Maintaining student progress: Part 2
Monday, August 19, 2019
This is a continuation of the article, "Maintaining student progress."
The United States is a nation of immigrants from many different countries and groups. They face many challenges, including adjusting to a new culture, learning a new language and mastering content areas.
“There are currently more than 180 different language groups represented by the students in America's schools. Students who speak English as a second language (ESL) constitute a significant percentage of the nation's school population: schools currently provide programs for nearly 3 million ESL students, and it is estimated that this population is growing two and half times faster than that of native English-speaking students (Shore, K. 2018).”
Maintaining progress is essential. Students may “jump ship” if they feel that their needs are not being met and go to a different school. Teachers need to identify problems and work to resolve them quickly.
As I wrote last October, “Students are always on the lookout for a ‘better’ ESL program. One must keep in mind is that they mean ‘different.’ Any problems that they may have will just go along with them to the new location. So the best strategy is to be proactive in providing incentives for the students to stay on in their current program (Magrath, D. October 29, 2018).”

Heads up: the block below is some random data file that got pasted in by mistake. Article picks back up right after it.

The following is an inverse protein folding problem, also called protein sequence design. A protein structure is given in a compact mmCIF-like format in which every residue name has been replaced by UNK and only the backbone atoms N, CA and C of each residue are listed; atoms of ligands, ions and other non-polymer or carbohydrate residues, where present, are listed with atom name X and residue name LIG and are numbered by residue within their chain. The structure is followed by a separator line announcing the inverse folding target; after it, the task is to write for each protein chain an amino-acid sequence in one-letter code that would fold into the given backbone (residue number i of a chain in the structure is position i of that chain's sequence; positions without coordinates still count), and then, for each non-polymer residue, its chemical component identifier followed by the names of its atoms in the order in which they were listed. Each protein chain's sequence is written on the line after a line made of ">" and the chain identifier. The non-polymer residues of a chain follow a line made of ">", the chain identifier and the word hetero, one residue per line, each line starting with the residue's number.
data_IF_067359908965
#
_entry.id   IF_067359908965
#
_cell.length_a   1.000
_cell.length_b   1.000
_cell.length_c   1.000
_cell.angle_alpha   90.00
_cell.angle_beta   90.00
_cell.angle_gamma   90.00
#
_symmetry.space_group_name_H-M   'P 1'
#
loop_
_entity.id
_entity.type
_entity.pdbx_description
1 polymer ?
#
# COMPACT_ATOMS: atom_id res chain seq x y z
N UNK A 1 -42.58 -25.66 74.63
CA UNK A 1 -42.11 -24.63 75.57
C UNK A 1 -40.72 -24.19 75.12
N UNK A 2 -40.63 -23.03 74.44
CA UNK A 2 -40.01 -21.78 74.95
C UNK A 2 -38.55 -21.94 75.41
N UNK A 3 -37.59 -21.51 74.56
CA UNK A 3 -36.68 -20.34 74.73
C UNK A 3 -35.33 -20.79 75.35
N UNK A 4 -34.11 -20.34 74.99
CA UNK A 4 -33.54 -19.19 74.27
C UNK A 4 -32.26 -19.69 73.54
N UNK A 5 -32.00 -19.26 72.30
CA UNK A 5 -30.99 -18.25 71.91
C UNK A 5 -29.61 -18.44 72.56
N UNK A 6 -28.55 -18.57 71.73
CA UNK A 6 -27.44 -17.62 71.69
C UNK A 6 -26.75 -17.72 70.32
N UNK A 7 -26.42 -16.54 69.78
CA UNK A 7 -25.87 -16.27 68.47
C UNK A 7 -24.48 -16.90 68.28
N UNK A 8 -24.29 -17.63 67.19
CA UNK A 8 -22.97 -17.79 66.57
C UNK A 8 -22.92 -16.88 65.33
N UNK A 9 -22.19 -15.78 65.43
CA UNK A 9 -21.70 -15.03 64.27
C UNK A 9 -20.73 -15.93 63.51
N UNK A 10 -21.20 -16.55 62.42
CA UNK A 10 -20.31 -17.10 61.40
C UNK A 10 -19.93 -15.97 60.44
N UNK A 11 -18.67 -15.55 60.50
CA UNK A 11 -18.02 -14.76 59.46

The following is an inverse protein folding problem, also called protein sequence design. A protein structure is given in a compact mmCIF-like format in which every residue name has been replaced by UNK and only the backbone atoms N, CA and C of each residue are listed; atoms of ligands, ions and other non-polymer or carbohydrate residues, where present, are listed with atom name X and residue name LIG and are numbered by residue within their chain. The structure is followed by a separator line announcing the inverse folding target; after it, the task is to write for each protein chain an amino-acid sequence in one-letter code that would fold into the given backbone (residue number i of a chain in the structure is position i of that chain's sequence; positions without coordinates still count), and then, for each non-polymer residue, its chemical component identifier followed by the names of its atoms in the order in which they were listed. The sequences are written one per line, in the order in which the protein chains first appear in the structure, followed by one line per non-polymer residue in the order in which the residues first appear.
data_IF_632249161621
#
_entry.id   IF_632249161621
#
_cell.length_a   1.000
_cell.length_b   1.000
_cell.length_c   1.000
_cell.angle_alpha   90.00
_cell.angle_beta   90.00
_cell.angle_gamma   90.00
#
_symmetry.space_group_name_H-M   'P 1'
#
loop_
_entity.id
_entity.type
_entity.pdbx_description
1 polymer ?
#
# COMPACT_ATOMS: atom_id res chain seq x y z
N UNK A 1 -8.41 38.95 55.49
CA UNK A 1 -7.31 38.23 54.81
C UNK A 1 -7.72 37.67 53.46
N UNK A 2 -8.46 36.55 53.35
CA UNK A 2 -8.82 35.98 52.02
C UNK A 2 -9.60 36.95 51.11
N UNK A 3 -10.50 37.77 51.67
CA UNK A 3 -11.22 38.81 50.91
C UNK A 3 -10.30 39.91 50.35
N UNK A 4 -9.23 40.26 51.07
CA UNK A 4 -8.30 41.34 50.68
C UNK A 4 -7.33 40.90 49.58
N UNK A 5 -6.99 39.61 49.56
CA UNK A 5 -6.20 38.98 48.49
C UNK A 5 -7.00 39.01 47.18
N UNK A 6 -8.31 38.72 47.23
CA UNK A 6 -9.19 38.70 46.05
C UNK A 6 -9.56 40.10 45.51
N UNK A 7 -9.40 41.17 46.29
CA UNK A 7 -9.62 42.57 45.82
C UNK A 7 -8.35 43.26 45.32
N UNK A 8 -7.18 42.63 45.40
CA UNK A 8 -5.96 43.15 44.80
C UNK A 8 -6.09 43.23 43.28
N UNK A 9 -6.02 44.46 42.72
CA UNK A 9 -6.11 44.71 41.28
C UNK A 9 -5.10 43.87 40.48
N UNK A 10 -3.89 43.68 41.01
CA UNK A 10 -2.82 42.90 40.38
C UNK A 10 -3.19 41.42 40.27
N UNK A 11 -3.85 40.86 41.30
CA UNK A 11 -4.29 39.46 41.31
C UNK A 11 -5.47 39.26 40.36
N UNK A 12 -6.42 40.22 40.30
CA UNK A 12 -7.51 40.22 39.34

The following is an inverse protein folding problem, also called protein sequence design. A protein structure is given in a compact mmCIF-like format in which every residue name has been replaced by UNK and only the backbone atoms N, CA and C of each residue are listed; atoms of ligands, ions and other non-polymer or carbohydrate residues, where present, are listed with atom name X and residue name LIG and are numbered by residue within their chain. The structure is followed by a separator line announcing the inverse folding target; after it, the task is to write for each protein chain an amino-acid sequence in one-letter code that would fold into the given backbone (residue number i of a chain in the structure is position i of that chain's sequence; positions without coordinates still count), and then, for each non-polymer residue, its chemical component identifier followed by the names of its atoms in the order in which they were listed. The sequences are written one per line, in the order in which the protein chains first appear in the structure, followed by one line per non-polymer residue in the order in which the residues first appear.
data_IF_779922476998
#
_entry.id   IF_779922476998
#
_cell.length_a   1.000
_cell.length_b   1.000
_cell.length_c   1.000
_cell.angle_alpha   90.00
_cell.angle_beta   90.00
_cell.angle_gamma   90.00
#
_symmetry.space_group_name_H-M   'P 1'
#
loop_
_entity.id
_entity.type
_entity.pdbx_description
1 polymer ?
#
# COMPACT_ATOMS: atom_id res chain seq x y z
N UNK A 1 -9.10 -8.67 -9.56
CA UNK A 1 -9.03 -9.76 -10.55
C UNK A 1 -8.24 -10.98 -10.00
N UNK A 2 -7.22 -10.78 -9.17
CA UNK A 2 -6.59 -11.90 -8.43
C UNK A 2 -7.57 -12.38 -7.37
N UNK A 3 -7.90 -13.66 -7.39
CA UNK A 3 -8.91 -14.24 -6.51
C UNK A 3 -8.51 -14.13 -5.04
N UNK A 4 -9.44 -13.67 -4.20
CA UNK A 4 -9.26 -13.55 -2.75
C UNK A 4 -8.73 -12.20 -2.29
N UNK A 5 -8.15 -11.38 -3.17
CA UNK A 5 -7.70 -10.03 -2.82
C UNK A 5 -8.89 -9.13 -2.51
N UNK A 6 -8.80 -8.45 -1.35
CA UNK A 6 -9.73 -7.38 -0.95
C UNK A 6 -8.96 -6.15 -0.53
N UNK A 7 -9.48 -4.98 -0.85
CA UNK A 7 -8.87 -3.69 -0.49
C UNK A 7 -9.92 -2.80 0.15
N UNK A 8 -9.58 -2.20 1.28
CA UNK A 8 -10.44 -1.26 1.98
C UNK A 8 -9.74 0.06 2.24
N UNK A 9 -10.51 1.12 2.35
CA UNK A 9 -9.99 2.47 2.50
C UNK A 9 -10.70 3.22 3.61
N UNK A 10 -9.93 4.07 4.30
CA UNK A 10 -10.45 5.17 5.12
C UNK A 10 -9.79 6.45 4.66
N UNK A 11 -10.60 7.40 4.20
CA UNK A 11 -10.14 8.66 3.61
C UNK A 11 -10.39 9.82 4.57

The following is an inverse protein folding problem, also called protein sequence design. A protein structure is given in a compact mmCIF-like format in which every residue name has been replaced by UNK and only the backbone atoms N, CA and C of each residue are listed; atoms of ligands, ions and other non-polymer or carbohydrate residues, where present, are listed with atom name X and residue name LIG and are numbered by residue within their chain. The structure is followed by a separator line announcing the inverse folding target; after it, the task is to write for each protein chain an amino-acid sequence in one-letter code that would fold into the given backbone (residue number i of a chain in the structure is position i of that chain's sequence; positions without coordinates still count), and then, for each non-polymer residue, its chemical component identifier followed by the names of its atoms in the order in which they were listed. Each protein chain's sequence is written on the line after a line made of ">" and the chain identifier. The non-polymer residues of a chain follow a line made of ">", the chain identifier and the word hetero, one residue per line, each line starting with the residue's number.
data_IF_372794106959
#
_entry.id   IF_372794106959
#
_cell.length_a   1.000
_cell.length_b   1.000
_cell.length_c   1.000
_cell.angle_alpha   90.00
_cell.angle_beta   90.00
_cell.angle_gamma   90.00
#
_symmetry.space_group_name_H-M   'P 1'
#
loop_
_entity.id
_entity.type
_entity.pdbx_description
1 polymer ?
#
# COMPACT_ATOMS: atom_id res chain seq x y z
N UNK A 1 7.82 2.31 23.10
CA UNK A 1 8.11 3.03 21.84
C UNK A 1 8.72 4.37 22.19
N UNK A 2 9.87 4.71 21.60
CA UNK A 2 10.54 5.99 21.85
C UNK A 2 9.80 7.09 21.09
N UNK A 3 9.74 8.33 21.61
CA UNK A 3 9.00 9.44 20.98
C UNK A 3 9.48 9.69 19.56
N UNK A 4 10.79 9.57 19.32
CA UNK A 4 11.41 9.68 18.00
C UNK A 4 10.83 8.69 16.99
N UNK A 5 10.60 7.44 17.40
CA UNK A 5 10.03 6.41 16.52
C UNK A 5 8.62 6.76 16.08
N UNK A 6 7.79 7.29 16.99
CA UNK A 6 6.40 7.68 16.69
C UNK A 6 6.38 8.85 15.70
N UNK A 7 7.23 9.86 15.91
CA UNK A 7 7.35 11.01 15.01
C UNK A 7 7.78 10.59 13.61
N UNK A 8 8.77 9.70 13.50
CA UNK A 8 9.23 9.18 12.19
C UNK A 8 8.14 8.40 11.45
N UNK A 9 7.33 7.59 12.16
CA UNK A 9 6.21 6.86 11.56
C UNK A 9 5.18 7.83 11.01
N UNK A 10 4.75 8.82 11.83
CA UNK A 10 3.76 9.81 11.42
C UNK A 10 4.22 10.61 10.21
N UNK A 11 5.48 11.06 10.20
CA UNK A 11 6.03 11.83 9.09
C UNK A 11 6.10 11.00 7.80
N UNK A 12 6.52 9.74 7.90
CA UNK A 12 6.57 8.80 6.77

ESL students, like many regular students, face hurdles as they start college. Reading is one vital skill that must be addressed. Students may need to read the equivalent of two or three books a week if one counts the textbook, outside readings, research on the internet, reserve books and periodicals related to their fields of study.
We learn to read by reading, just as we learn L1 by using it to comprehend and communicate. Reading is fundamental to language acquisition and must be a major component of L2 teaching programs.
“There is growing evidence supporting the Reading Hypothesis, the hypothesis that we not only ‘learn to read by reading’ but also that reading is the source of our reading ability, our ‘educated’ vocabulary, our ability to handle complex grammatical constructions, our ability to write in an acceptable writing style, and much of our spelling ability (Chew, P. & Krashen, S., December, 2017).”
Supply learners with high-interest learning material and they will be motivated to advance quickly so they can better understand. If one is motivated to learn French cooking at Le Cordon Bleu in Paris, the potential chef can start by reading recipes in French rather than dry political articles, for example.
Interesting content-area readings are much more likely to be comprehended and remembered. ESL reading material should focus on what the students know and what interests them, and it should be appropriate for their age and grade level (Rivers & Melvin, 1977).
The goal of beginning reading instruction is to help students develop a pleasure-reading habit. This is a practical goal; it leads to competence in literacy in general, including reading ability, writing, vocabulary, spelling, and grammar, and leads to knowledge in several areas, including science, history, and practical matters (Krashen, S. April 17, 2019).
Speaking and communication